Well, to be fair the guy never got a chance to develop the mega-family beyond just the germ of an idea. The plot and character development on shows and movies takes months or even years of many people working together to come to fruition, and on this project it never happened. I'm sure the ideas and themes of The Incredibles didn't spring forth fully formed in one night.Delete
In the first game, almost all of the plot is in the manual, which he may not have had. He mentions in the comments that no background information was available. There's no intro in the game and not much plot until you get to the very end, and even then it's only a few short sentences. Roll is not mentioned anywhere at all, and only appears in the ending cutscene with no dialog. I'm sure he didn't get to that in one night, since MM1 is arguably the hardest out of all the games and has no save feature.
If you handed a MM1 cartridge to someone who knew nothing about the character or story and said "Come up with some ideas for a show with this character by tomorrow" I'm sure the results would be equally inaccurate and hilarious.
Mega Man's Mega Family makes me want to Mega Hang myself. Still not as bad as what they did to Simon Belmont, I guess.ReplyDelete
And then there's Pit yelling at that kid for praying to a deity other than Athena.
OK, guys, I know that this concept diverges pretty heavily from the source material, but don't some of you think you're reacting a bit TOO poorly to it?ReplyDelete
I mean, IIRC the guy who drew these didn't have a lot of time to do so AND had virtually no resources. Cut him some slack.
Haha! This was the show that made me wish the internet existed as mainstream back then. XD They could have actually done the research easily instead of making up those ridiculous concepts. Granted, they could be creative, but blech!ReplyDelete
RADIX is right, you guys. Though it's not noted here, Fil Barlow went this direction for a good reason -- reason being that Megaman was intended to be the "video game world counterpart" to Buddy the paperboy. Thus, we'd see Buddy interact with his family just as Megaman interacted with his own.ReplyDelete
On top of that, DiC literally gave him one day to play a bunch of NES games as best as he could and come up with some designs. I'm assuming he got far enough in Punch-Out!! and Kid Icarus to draw King Hippo and the Eggplant Wizard, but you'll notice all the other designs there are pretty much stage 1 or stage 2 characters.
Unfortunately, DiC continued the trend of playing a game for all of five minutes (despite presumably having more than one day per-episode) before throwing it into the show after they decided on Captain N. This is why most of the music in the show is title, first level, or password screen music with an occasional game over screen thrown in for ha-has. This is also why so many things are either wrong, or extremely weird, compared to the source material.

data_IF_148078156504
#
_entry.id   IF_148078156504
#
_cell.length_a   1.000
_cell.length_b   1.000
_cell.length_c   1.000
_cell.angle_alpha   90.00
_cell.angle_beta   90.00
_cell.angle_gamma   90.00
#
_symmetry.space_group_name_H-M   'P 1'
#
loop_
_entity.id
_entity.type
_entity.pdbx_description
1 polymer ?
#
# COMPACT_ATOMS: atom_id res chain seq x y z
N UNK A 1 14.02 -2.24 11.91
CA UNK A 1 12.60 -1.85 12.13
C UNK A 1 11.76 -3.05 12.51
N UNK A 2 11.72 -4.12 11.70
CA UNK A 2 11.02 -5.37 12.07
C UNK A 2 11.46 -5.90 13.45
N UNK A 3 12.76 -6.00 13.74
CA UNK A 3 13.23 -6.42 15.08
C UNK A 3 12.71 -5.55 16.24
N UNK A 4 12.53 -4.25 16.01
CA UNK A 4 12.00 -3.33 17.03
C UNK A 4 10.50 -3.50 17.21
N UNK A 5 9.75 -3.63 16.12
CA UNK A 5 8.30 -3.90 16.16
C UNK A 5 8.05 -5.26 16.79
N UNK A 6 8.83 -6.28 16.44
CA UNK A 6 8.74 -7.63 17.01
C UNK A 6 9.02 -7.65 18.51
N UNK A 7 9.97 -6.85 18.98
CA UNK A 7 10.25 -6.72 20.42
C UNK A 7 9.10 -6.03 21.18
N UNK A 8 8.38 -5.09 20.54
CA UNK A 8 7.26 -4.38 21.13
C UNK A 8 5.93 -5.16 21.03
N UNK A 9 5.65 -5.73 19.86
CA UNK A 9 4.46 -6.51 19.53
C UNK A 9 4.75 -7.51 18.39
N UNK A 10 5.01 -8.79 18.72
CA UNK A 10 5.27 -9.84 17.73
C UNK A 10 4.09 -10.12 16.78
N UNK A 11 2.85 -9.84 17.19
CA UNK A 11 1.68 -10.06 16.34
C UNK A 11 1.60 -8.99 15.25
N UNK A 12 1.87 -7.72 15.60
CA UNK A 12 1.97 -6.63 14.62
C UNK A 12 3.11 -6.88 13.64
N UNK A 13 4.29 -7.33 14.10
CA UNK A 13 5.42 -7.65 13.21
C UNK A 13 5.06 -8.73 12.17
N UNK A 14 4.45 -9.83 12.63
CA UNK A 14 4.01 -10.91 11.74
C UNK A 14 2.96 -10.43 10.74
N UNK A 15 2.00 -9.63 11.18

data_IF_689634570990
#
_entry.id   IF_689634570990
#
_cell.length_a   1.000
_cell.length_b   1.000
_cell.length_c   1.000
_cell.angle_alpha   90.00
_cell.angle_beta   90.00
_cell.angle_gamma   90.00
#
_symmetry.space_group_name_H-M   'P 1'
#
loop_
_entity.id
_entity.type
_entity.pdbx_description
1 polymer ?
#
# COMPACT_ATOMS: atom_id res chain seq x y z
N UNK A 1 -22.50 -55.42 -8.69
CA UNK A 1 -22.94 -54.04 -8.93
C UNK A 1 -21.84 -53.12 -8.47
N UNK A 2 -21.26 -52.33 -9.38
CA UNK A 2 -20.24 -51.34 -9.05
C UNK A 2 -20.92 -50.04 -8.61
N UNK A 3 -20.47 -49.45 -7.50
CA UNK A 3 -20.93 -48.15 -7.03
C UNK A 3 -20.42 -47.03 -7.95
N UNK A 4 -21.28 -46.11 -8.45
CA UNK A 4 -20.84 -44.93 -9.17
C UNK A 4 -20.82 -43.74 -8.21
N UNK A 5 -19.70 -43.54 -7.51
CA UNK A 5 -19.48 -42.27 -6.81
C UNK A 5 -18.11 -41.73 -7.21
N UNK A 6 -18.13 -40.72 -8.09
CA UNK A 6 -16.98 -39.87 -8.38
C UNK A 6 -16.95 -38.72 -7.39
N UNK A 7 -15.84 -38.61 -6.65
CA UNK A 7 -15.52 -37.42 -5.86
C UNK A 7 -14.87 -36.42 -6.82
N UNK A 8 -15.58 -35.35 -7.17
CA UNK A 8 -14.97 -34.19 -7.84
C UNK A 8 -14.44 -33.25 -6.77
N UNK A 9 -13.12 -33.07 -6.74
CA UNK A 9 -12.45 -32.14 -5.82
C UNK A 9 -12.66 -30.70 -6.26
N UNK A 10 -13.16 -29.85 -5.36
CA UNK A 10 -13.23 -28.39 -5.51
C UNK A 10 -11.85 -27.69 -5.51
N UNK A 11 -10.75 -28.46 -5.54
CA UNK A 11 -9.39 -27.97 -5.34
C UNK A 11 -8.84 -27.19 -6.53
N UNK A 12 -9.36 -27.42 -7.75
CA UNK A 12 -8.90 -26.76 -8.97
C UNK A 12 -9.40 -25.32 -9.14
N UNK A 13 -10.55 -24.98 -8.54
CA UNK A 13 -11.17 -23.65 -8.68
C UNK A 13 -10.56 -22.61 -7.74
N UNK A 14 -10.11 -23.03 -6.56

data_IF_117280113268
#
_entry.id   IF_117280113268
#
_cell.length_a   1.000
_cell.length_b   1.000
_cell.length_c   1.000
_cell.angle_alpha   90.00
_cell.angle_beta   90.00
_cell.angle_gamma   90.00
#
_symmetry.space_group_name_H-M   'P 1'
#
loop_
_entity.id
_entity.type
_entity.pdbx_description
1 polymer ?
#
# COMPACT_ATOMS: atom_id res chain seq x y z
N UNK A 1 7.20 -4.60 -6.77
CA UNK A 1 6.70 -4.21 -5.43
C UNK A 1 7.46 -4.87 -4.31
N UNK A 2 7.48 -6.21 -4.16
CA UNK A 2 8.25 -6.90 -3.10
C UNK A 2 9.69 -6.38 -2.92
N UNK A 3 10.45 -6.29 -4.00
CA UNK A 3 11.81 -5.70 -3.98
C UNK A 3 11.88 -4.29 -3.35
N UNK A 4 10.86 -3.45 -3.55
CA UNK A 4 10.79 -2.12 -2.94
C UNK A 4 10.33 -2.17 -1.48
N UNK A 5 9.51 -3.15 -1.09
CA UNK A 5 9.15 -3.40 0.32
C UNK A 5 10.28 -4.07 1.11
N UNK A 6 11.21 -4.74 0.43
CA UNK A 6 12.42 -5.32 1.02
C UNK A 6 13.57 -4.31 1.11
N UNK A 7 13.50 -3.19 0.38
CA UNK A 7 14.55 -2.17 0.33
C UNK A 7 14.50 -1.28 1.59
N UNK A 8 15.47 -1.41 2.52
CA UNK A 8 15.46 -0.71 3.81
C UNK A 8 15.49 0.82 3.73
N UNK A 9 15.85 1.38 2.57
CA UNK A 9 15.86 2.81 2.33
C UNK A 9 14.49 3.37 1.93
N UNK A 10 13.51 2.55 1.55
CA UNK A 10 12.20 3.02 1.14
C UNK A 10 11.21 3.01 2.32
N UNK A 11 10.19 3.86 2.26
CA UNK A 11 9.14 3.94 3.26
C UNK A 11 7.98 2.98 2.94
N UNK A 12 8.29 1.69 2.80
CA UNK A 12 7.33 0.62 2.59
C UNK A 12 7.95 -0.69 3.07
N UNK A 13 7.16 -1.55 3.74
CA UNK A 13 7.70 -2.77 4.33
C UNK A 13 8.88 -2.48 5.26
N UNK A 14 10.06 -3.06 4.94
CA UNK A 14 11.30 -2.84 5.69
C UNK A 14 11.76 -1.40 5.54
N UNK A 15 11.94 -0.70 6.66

All things considered, I'd say Fil did a good job with what he had and how long he had it. DiC's lack of research compared to Fil's deadline is absolutely inexcusable.
Quirky. But it's not the worst idea anyone's ever had when it comes to butchering Megaman.ReplyDelete
For one thing, Megaman's not some schoolboy's virtual pet and there aren't any roswell-shaped robots or pixie elves floating around either.
If nothing else, these guys have a sense of humor about the source material.
Whatcha got against poor old Galaxy Man?Delete
He's Professor Megaman.Delete
Eh, if you ask me, we should just ignore Sir Grumpalot up above. He rarely gives a reason to his opinions, and even when he does, they usually just boil down to "I hate it, just because I don't like it." Which would be fine, except that instead of giving valid criticism, its coming off as pure fan boy rage.Delete
Back to the topic at hand, this little bit of history is quite fascinating. And while I see the show as a relic that was created for the sole purpose to promote & sell Nintendo products, there we're a lot of programs that we're pretty damn bizarre.
This made my day! That's so... so many things I don't even know what to say.ReplyDelete
Although he lost the main character role, does Paperboy appear in any episode?
And look! Peng and Blader!
As a matter of fact, yes. The Paperboy world appears in the Season 2 episode, "The Invasion of the Paper Pedalers" [sic]. Unsurprisingly, the main character (Julio) looks quite a bit like Buddy, here. Unfortunately, Death does not make an appearance.Delete
Dic always sucked at making cartoon adaptations of games. They never cared about being remotely faithful to the source material, they just created original cartoons with heavily Americanized and misinterpreted versions of game characters shoehorned in. To this day I refuse to forgive Nintendo of America and Sega of America for letting them near their IPs.ReplyDelete